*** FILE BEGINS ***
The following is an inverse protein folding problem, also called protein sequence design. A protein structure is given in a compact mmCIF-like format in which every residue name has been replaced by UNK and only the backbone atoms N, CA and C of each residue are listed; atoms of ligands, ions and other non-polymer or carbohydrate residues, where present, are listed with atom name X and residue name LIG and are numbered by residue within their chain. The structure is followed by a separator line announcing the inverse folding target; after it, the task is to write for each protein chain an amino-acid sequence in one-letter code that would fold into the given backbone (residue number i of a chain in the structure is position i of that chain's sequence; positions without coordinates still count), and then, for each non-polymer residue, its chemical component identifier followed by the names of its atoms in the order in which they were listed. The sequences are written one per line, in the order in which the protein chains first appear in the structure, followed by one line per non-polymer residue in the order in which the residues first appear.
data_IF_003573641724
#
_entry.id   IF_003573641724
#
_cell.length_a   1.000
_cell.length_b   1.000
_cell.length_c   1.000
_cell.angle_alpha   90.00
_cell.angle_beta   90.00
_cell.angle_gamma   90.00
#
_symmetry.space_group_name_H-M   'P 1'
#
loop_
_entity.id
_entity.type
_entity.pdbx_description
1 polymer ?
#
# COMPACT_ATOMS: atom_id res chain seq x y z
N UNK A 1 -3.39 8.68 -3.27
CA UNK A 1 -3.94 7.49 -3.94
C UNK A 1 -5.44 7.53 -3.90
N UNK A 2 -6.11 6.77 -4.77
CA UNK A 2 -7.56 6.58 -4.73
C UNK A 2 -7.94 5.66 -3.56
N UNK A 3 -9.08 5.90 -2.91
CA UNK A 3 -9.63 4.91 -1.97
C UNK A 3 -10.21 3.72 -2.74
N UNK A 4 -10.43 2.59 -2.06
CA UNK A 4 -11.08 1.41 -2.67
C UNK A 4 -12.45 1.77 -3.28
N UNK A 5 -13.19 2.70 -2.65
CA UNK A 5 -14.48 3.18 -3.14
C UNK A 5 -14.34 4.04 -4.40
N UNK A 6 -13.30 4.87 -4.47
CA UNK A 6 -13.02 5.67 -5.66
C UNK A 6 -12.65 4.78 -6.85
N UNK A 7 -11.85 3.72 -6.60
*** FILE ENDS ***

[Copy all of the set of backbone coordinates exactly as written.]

The following is an inverse protein folding problem, also called protein sequence design. A protein structure is given in a compact mmCIF-like format in which every residue name has been replaced by UNK and only the backbone atoms N, CA and C of each residue are listed; atoms of ligands, ions and other non-polymer or carbohydrate residues, where present, are listed with atom name X and residue name LIG and are numbered by residue within their chain. The structure is followed by a separator line announcing the inverse folding target; after it, the task is to write for each protein chain an amino-acid sequence in one-letter code that would fold into the given backbone (residue number i of a chain in the structure is position i of that chain's sequence; positions without coordinates still count), and then, for each non-polymer residue, its chemical component identifier followed by the names of its atoms in the order in which they were listed. The sequences are written one per line, in the order in which the protein chains first appear in the structure, followed by one line per non-polymer residue in the order in which the residues first appear.
data_IF_003573641724
#
_entry.id   IF_003573641724
#
_cell.length_a   1.000
_cell.length_b   1.000
_cell.length_c   1.000
_cell.angle_alpha   90.00
_cell.angle_beta   90.00
_cell.angle_gamma   90.00
#
_symmetry.space_group_name_H-M   'P 1'
#
loop_
_entity.id
_entity.type
_entity.pdbx_description
1 polymer ?
#
# COMPACT_ATOMS: atom_id res chain seq x y z
N UNK A 1 -3.39 8.68 -3.27
CA UNK A 1 -3.94 7.49 -3.94
C UNK A 1 -5.44 7.53 -3.90
N UNK A 2 -6.11 6.77 -4.77
CA UNK A 2 -7.56 6.58 -4.73
C UNK A 2 -7.94 5.66 -3.56
N UNK A 3 -9.08 5.90 -2.91
CA UNK A 3 -9.63 4.91 -1.97
C UNK A 3 -10.21 3.72 -2.74
N UNK A 4 -10.43 2.59 -2.06
CA UNK A 4 -11.08 1.41 -2.67
C UNK A 4 -12.45 1.77 -3.28
N UNK A 5 -13.19 2.70 -2.65
CA UNK A 5 -14.48 3.18 -3.14
C UNK A 5 -14.34 4.04 -4.40
N UNK A 6 -13.30 4.87 -4.47
CA UNK A 6 -13.02 5.67 -5.66
C UNK A 6 -12.65 4.78 -6.85
N UNK A 7 -11.85 3.72 -6.60